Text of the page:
Training and Development: Applying Lasswell’s model can aid in the training of care workers to ensure they communicate effectively across different contexts and with various stakeholders.

Example Answers for 1.1 Analyse different models of communication: a. Transactional analysis, b. Lasswell’s

Below are some example answers that a student might provide when analysing the different models of communication for Unit 1.1 of the RQF Level 4 Diploma in Adult Care.

Example Answer for Transactional Analysis

Transactional Analysis (TA) is a communication model developed by Dr Eric Berne. It helps us understand and improve our interactions with clients, colleagues, and other stakeholders in adult care.

1. Ego States:
TA describes three ego states: Parent, Adult, and Child. The Parent state consists of behaviours and attitudes we’ve learned from authoritative figures. The Adult state is rational and logical, making informed decisions based on reality. The Child state is emotional and can be spontaneous or compliant.

Example in Adult Care:
When working with a client who is frustrated and acting out (operating from the Child state), it’s essential that I respond from my Adult state rather than my Parent state. This way, I can de-escalate the situation by being calm and rational, helping the client feel understood rather than controlled or criticised.

2. Transactions:
Transactions are exchanges of communication. They can be complementary (effective), crossed (conflicting), or ulterior (hidden agendas).

Example in Adult Care:
If a colleague criticises my work (crossed transaction), instead of reacting defensively (Child state), I respond from my Adult state by asking for specific feedback and how I can improve. This keeps the interaction constructive.

3. Strokes:
Strokes are units of recognition. Positive strokes affirm and encourage individuals, while negative strokes can demoralise them.

Example in Adult Care:
Providing positive strokes by praising a client for their progress (e.g., “You’ve made great strides in your mobility exercises this week!”) can boost their confidence and motivation.

4. Life Scripts:
Life scripts are unconscious life patterns formed in childhood that influence our behaviour.

Example in Adult Care:
Understanding my own life script and those of my clients can help me navigate interactions more empathetically, recognising why certain behaviours or responses occur and addressing them supportively.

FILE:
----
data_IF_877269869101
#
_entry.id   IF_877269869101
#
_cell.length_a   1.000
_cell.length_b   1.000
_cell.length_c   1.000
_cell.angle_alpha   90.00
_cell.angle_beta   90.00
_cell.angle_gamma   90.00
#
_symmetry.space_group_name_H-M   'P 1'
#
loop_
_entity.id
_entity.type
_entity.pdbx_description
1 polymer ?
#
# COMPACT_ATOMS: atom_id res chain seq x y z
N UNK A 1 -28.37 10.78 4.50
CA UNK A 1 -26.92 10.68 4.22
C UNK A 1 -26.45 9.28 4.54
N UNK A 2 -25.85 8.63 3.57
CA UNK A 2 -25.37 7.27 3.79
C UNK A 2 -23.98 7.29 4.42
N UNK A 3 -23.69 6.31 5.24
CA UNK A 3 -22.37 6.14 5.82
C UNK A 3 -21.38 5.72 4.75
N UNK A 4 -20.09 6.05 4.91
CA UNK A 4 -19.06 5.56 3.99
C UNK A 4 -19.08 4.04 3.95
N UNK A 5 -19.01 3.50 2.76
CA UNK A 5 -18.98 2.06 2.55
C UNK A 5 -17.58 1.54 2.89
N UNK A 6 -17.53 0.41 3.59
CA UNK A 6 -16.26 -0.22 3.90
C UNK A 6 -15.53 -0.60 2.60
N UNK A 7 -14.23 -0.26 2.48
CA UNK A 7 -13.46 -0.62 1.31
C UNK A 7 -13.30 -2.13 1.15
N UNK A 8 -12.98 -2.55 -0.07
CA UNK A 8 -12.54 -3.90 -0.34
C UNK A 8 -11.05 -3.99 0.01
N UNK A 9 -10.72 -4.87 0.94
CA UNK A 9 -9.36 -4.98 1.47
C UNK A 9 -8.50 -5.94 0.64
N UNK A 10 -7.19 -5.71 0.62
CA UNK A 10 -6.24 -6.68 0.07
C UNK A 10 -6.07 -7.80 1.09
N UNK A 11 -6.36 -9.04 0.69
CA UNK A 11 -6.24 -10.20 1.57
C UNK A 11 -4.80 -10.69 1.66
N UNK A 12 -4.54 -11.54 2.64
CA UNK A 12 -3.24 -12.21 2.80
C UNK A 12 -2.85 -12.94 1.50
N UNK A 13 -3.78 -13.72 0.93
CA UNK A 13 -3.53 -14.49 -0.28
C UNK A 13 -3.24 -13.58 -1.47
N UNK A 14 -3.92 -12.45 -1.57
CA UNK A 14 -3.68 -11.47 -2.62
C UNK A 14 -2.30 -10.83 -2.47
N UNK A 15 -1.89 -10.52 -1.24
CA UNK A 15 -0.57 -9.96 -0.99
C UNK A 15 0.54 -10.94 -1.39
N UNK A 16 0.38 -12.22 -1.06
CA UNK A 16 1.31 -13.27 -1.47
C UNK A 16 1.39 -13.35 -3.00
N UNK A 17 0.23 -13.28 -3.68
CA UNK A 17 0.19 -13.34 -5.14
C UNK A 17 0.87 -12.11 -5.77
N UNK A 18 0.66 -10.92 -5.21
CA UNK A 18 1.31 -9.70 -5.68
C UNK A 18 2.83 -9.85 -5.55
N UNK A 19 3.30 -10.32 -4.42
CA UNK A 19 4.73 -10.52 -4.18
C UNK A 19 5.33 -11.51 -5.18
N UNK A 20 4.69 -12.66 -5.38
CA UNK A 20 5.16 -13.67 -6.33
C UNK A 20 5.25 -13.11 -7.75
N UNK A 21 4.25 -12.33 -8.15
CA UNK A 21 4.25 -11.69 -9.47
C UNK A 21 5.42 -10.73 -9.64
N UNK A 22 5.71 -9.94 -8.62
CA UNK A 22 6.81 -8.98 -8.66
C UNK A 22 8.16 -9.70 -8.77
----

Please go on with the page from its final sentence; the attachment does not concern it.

Example Answer for Lasswell’s Communication Model

Lasswell’s Communication Model is a linear model that breaks down the communication process into five components: Who, Says What, In Which Channel, To Whom, and With What Effect.

1. Who (Communicator):
The communicator is the sender of the message.

Example in Adult Care:
As a care worker, I might be the communicator when informing a client about their treatment plan.

2. Says What (Message):
The message is the content of the communication.

Example in Adult Care:
The message could be explaining the benefits and steps of a new physiotherapy exercise.

3. In Which Channel (Medium or Channel):
The channel is the medium through which the message is sent.

Example in Adult Care:
I may choose face-to-face communication for detailed explanations to ensure the client understands and can ask questions. Alternatively, written communication might be used to provide instructions that clients can refer to later.

4. To Whom (Receiver):
The receiver is the target audience of the message.

Example in Adult Care:
The receiver could be the client themselves, their family members, or other members of the care team.

5. With What Effect (Effect):
The effect is the outcome or impact of the message.

Example in Adult Care:
The desired effect might be that the client understands the new exercise, feels motivated to participate, and correctly follows the instructions. Evaluating the effect involves checking in with the client to ensure the message was clear and effective.

Conclusion

By understanding and analysing both Transactional Analysis and Lasswell’s Communication Model, care workers can enhance their communication skills, leading to better client outcomes and more effective teamwork.

These models offer rich insights into the dynamics of human interaction, crucial for delivering high-quality adult care.

How useful was this post?

Click on a star to rate it!

As you found this post useful...

Follow us on social media!

We are sorry that this post was not useful for you!

Let us improve this post!

Tell us how we can improve this post?

You cannot copy content of this page